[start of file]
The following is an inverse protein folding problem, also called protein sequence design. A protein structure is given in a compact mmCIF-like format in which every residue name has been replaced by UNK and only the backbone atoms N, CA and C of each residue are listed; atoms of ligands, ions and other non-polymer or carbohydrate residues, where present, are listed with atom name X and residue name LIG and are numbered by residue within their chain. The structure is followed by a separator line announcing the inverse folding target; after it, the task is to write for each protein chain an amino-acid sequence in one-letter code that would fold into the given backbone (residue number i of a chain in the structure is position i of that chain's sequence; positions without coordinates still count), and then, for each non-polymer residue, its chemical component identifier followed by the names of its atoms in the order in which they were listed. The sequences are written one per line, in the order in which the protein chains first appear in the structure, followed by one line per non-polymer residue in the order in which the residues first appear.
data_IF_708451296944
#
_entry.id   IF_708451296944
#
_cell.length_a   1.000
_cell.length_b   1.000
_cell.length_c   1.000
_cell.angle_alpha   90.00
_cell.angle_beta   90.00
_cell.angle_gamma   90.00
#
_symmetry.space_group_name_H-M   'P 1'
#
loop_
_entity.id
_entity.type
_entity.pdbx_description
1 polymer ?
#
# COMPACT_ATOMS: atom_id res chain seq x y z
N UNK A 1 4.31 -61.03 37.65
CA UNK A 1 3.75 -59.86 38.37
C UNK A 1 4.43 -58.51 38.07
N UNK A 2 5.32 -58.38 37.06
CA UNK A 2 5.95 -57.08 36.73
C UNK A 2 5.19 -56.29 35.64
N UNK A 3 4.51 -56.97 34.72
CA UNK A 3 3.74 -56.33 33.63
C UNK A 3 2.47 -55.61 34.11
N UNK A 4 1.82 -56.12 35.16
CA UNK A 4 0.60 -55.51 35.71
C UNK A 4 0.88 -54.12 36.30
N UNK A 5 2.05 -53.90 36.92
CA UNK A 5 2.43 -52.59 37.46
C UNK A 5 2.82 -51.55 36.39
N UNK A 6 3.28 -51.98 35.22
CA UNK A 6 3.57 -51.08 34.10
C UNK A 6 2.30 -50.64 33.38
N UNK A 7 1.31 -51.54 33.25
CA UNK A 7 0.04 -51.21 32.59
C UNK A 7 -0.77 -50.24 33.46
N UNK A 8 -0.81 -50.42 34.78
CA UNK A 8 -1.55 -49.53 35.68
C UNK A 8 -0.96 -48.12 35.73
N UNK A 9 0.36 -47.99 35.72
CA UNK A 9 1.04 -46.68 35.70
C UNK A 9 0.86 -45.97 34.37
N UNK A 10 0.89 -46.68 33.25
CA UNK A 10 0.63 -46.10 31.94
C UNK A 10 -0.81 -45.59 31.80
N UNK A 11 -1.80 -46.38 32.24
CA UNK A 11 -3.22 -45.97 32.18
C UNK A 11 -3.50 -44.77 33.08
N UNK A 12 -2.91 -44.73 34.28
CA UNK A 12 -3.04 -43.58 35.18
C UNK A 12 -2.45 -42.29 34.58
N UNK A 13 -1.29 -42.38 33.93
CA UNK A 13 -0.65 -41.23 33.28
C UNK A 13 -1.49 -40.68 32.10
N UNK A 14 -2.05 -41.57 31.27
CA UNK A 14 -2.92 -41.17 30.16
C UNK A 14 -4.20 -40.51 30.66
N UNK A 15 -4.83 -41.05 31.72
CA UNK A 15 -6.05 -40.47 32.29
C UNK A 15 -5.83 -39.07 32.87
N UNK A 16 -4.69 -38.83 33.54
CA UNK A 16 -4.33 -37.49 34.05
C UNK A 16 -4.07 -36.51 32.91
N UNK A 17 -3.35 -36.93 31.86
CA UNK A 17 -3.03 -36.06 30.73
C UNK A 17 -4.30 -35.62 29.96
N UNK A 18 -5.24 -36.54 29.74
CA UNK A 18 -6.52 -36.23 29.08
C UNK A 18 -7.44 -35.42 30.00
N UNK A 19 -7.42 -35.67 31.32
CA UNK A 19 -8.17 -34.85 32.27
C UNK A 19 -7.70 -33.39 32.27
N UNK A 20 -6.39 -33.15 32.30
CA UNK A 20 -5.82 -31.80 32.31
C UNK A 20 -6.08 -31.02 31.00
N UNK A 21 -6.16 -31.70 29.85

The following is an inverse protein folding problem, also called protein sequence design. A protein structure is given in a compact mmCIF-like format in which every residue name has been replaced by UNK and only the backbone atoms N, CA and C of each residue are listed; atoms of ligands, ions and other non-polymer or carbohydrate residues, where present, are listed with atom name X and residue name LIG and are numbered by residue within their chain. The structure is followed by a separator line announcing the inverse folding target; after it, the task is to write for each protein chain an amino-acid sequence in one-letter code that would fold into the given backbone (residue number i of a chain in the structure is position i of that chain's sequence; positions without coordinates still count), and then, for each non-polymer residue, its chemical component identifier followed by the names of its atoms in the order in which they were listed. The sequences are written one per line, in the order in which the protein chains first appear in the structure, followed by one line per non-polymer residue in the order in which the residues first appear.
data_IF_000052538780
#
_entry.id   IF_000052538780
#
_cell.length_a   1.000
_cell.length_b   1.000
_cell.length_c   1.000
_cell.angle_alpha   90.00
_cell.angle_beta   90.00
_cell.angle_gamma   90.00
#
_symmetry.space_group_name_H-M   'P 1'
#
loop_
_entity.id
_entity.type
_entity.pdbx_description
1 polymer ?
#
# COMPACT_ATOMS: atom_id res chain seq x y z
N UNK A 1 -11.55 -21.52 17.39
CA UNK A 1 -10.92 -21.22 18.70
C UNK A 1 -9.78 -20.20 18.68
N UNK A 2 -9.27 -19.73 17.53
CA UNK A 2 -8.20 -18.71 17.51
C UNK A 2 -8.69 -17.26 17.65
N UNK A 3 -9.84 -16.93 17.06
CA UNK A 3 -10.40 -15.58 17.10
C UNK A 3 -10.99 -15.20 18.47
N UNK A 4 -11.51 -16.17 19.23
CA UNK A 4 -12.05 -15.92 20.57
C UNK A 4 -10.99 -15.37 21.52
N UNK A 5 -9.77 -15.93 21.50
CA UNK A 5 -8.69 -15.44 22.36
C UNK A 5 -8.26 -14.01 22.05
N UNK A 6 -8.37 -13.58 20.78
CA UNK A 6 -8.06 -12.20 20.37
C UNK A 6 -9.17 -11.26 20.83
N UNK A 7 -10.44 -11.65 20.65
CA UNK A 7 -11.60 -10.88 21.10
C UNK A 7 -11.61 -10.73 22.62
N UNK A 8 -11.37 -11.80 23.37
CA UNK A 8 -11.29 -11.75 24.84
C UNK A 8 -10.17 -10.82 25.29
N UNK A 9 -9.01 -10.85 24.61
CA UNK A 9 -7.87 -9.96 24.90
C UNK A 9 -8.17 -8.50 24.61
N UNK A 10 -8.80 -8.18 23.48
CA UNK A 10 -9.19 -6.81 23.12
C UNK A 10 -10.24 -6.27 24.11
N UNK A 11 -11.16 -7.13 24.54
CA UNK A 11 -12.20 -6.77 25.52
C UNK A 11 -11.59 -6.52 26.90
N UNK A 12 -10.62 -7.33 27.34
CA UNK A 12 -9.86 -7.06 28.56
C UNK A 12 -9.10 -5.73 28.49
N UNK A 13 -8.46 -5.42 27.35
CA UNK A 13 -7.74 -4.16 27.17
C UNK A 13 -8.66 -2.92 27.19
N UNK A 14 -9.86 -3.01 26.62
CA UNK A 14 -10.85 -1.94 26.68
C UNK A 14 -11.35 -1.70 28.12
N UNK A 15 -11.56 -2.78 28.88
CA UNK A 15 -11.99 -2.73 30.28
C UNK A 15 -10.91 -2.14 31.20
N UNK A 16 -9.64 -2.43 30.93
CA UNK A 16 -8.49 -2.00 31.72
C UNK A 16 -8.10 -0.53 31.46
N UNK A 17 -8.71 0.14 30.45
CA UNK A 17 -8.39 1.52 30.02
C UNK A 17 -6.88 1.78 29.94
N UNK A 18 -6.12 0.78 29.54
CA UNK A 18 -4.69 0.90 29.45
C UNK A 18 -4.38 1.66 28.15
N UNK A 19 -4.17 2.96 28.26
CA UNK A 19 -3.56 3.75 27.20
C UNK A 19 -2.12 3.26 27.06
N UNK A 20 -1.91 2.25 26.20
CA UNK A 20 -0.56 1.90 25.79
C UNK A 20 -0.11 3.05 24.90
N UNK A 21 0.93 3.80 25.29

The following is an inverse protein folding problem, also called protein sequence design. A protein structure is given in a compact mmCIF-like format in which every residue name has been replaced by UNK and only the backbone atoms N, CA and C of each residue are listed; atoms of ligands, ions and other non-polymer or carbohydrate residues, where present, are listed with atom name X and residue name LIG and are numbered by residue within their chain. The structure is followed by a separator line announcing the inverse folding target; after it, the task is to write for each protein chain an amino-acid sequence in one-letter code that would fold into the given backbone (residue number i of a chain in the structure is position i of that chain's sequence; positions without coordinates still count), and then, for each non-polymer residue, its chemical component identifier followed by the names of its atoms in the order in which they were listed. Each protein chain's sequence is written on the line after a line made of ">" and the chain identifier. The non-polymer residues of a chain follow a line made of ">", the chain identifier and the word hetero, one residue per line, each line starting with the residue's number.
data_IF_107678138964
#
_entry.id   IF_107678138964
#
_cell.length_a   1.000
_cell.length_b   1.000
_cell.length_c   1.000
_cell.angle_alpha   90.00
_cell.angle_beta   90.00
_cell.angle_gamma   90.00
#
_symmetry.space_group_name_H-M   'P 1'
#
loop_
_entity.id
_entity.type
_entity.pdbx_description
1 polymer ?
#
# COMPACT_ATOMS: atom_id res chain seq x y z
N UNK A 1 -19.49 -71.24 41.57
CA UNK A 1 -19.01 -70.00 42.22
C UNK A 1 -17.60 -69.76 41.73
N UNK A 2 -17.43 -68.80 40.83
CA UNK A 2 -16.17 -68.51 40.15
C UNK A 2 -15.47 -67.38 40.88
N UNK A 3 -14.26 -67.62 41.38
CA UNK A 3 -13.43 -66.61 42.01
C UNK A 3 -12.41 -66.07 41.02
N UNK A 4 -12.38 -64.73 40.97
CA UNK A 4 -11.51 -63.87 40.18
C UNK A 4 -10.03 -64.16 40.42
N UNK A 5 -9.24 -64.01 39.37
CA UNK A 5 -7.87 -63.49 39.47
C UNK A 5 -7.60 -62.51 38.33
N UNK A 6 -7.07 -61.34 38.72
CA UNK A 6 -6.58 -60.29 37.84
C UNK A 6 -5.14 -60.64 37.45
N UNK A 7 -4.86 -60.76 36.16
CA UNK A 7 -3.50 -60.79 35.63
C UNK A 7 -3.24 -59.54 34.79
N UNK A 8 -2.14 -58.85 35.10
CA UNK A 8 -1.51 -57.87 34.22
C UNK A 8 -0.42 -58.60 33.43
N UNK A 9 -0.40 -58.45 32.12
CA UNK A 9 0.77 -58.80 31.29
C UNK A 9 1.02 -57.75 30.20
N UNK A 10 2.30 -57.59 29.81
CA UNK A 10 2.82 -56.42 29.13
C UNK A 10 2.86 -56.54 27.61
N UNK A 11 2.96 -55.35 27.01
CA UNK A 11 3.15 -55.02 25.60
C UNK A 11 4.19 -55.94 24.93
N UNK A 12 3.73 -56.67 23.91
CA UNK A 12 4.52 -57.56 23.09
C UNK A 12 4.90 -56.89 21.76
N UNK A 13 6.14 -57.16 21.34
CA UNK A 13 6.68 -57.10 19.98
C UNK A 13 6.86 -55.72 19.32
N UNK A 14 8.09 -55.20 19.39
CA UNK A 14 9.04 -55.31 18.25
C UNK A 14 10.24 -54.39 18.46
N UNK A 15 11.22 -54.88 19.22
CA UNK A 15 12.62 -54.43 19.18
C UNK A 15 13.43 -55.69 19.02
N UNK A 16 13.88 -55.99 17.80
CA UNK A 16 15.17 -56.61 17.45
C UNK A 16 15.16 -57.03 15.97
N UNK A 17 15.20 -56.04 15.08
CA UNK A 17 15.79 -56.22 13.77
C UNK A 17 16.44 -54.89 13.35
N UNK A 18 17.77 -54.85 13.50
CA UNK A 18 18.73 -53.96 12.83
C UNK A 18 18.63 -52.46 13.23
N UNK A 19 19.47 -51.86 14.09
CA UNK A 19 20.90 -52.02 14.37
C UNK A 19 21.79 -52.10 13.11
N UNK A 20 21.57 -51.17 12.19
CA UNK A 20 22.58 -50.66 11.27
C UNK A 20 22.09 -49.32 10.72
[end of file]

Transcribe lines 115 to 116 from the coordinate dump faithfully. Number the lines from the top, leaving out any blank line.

C UNK A 4 -10.99 -15.37 21.52
N UNK A 5 -9.77 -15.93 21.50